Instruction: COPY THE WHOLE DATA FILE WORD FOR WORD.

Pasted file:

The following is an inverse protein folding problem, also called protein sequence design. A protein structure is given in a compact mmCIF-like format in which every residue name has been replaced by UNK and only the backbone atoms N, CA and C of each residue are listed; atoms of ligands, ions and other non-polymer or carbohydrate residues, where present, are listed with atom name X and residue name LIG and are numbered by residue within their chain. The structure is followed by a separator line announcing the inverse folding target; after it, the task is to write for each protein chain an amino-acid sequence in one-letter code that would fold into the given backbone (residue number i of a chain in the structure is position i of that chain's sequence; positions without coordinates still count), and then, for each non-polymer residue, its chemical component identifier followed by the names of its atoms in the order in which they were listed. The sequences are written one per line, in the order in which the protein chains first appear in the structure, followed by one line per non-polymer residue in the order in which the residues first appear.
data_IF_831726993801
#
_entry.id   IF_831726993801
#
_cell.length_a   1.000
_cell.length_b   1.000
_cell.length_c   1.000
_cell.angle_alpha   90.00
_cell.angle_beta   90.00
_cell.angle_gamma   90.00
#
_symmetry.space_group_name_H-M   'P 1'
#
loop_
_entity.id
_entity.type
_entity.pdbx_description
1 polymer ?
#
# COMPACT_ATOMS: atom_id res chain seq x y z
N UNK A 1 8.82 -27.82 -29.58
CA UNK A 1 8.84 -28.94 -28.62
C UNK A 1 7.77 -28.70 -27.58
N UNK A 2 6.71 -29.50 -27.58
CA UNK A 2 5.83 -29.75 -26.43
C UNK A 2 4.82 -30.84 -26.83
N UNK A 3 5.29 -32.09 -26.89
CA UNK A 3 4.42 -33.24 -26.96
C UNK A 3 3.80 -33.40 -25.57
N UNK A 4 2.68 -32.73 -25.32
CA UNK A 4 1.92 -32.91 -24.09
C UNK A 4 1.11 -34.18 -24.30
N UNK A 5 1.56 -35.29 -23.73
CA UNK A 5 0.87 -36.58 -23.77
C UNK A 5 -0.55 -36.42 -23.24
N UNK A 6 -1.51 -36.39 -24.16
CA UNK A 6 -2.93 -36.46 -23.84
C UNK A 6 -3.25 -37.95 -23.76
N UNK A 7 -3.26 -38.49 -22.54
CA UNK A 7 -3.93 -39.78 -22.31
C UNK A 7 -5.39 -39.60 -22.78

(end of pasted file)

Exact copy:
The following is an inverse protein folding problem, also called protein sequence design. A protein structure is given in a compact mmCIF-like format in which every residue name has been replaced by UNK and only the backbone atoms N, CA and C of each residue are listed; atoms of ligands, ions and other non-polymer or carbohydrate residues, where present, are listed with atom name X and residue name LIG and are numbered by residue within their chain. The structure is followed by a separator line announcing the inverse folding target; after it, the task is to write for each protein chain an amino-acid sequence in one-letter code that would fold into the given backbone (residue number i of a chain in the structure is position i of that chain's sequence; positions without coordinates still count), and then, for each non-polymer residue, its chemical component identifier followed by the names of its atoms in the order in which they were listed. The sequences are written one per line, in the order in which the protein chains first appear in the structure, followed by one line per non-polymer residue in the order in which the residues first appear.
data_IF_831726993801
#
_entry.id   IF_831726993801
#
_cell.length_a   1.000
_cell.length_b   1.000
_cell.length_c   1.000
_cell.angle_alpha   90.00
_cell.angle_beta   90.00
_cell.angle_gamma   90.00
#
_symmetry.space_group_name_H-M   'P 1'
#
loop_
_entity.id
_entity.type
_entity.pdbx_description
1 polymer ?
#
# COMPACT_ATOMS: atom_id res chain seq x y z
N UNK A 1 8.82 -27.82 -29.58
CA UNK A 1 8.84 -28.94 -28.62
C UNK A 1 7.77 -28.70 -27.58
N UNK A 2 6.71 -29.50 -27.58
CA UNK A 2 5.83 -29.75 -26.43
C UNK A 2 4.82 -30.84 -26.83
N UNK A 3 5.29 -32.09 -26.89
CA UNK A 3 4.42 -33.24 -26.96
C UNK A 3 3.80 -33.40 -25.57
N UNK A 4 2.68 -32.73 -25.32
CA UNK A 4 1.92 -32.91 -24.09
C UNK A 4 1.11 -34.18 -24.30
N UNK A 5 1.56 -35.29 -23.73
CA UNK A 5 0.87 -36.58 -23.77
C UNK A 5 -0.55 -36.42 -23.24
N UNK A 6 -1.51 -36.39 -24.16
CA UNK A 6 -2.93 -36.46 -23.84
C UNK A 6 -3.25 -37.95 -23.76
N UNK A 7 -3.26 -38.49 -22.54
CA UNK A 7 -3.93 -39.78 -22.31
C UNK A 7 -5.39 -39.60 -22.78